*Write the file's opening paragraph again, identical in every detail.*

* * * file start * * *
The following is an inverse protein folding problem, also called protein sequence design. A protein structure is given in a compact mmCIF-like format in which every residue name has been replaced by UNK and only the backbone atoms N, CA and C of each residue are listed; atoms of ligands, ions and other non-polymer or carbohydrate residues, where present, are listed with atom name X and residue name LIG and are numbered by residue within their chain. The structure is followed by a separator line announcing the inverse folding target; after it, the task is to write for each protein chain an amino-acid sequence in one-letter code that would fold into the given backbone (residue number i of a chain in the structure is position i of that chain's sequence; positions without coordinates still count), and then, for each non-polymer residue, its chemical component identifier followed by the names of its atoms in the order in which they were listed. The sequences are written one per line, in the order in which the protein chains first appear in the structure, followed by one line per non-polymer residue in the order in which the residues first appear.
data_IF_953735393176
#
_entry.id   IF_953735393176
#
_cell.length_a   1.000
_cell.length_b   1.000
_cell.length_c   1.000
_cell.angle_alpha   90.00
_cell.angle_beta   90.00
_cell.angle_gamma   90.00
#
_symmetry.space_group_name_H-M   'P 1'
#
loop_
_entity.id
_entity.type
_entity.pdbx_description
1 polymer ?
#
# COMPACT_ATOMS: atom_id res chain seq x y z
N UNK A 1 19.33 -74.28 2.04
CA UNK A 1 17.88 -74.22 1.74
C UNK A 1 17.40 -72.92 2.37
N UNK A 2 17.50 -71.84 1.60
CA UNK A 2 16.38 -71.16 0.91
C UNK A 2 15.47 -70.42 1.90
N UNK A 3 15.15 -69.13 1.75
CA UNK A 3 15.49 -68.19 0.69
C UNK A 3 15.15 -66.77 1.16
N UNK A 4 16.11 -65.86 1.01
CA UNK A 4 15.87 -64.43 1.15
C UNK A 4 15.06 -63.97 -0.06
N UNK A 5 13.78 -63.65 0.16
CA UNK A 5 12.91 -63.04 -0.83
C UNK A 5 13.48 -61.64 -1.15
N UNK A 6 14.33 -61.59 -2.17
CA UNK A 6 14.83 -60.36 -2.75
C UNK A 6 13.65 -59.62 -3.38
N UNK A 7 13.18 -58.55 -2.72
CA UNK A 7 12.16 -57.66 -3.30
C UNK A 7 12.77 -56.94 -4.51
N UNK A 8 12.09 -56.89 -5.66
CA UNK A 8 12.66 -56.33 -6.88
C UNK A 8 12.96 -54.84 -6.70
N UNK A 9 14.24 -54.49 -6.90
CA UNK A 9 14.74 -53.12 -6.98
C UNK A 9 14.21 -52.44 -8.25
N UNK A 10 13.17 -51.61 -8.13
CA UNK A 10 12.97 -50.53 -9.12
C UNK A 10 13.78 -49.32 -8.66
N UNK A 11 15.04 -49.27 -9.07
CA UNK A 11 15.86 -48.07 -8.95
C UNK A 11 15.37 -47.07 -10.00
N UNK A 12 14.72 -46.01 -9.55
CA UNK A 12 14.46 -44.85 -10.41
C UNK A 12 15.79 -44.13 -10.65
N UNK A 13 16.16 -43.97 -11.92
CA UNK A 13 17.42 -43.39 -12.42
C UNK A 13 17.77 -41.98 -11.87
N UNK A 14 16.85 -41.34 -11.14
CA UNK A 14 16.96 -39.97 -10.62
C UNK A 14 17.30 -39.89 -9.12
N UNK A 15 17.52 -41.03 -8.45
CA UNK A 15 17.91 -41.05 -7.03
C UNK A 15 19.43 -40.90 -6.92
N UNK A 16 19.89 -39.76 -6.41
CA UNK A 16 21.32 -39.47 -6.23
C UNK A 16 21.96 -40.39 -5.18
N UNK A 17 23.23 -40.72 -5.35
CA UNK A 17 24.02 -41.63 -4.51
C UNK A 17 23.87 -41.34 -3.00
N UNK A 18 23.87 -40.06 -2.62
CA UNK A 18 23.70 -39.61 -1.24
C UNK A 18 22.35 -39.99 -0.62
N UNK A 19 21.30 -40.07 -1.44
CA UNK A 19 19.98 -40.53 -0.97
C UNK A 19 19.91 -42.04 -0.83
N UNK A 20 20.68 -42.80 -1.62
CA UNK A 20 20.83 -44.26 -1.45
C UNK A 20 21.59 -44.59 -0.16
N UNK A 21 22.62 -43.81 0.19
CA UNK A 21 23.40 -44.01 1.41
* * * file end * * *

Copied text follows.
The following is an inverse protein folding problem, also called protein sequence design. A protein structure is given in a compact mmCIF-like format in which every residue name has been replaced by UNK and only the backbone atoms N, CA and C of each residue are listed; atoms of ligands, ions and other non-polymer or carbohydrate residues, where present, are listed with atom name X and residue name LIG and are numbered by residue within their chain. The structure is followed by a separator line announcing the inverse folding target; after it, the task is to write for each protein chain an amino-acid sequence in one-letter code that would fold into the given backbone (residue number i of a chain in the structure is position i of that chain's sequence; positions without coordinates still count), and then, for each non-polymer residue, its chemical component identifier followed by the names of its atoms in the order in which they were listed. The sequences are written one per line, in the order in which the protein chains first appear in the structure, followed by one line per non-polymer residue in the order in which the residues first appear.